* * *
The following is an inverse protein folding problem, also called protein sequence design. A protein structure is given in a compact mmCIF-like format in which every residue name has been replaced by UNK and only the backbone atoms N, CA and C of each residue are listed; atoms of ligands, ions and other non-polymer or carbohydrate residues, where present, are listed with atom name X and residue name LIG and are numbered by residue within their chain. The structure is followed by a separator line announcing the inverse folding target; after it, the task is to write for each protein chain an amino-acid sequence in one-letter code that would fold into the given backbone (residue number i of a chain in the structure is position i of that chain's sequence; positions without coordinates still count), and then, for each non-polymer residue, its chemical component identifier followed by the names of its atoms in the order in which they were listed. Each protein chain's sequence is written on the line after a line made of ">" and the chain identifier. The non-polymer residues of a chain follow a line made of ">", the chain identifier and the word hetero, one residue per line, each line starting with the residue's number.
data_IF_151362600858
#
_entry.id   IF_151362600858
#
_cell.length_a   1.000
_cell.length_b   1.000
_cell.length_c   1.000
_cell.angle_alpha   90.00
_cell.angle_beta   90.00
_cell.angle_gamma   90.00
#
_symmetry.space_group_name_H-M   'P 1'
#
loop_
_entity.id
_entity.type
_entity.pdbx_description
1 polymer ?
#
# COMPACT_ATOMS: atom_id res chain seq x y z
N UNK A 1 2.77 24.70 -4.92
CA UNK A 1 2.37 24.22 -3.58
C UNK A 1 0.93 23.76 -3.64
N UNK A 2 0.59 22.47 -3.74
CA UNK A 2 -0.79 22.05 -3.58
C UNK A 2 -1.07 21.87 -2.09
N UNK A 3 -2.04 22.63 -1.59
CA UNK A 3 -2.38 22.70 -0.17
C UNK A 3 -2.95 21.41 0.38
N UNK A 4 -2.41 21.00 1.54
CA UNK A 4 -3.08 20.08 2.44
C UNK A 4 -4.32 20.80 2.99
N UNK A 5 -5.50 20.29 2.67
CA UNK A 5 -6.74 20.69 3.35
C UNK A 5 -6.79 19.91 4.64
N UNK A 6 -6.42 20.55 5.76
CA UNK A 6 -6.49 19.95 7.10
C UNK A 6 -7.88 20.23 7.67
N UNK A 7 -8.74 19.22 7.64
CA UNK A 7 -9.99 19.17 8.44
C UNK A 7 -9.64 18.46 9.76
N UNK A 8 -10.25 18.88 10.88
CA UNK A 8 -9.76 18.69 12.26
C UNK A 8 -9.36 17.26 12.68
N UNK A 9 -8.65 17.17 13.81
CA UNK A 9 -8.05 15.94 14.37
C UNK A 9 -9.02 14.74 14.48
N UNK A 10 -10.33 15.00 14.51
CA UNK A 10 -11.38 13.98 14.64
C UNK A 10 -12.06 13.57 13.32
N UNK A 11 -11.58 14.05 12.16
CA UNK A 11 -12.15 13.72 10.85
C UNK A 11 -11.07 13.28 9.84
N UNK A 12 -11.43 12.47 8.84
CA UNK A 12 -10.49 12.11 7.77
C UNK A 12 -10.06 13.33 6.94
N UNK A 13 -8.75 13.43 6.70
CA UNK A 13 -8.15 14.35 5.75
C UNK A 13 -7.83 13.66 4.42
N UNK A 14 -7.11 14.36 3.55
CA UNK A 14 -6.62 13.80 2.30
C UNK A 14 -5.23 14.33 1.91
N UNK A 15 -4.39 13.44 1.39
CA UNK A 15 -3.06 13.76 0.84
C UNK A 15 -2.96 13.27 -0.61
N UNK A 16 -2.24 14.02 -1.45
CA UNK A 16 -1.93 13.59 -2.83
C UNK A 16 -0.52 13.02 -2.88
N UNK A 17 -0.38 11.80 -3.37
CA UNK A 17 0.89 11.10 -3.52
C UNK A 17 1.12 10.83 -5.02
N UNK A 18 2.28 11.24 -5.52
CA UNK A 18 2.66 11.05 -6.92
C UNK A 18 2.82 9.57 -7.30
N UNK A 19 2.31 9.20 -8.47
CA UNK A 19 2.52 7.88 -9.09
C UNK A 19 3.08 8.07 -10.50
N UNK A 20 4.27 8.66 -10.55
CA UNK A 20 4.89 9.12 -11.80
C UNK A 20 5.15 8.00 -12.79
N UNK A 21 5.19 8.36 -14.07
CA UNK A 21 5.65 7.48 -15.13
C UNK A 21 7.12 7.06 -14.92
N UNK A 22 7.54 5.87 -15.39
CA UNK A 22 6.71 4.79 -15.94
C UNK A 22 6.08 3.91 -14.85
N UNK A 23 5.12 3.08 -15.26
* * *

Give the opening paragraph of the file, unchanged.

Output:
The following is an inverse protein folding problem, also called protein sequence design. A protein structure is given in a compact mmCIF-like format in which every residue name has been replaced by UNK and only the backbone atoms N, CA and C of each residue are listed; atoms of ligands, ions and other non-polymer or carbohydrate residues, where present, are listed with atom name X and residue name LIG and are numbered by residue within their chain. The structure is followed by a separator line announcing the inverse folding target; after it, the task is to write for each protein chain an amino-acid sequence in one-letter code that would fold into the given backbone (residue number i of a chain in the structure is position i of that chain's sequence; positions without coordinates still count), and then, for each non-polymer residue, its chemical component identifier followed by the names of its atoms in the order in which they were listed. Each protein chain's sequence is written on the line after a line made of ">" and the chain identifier. The non-polymer residues of a chain follow a line made of ">", the chain identifier and the word hetero, one residue per line, each line starting with the residue's number.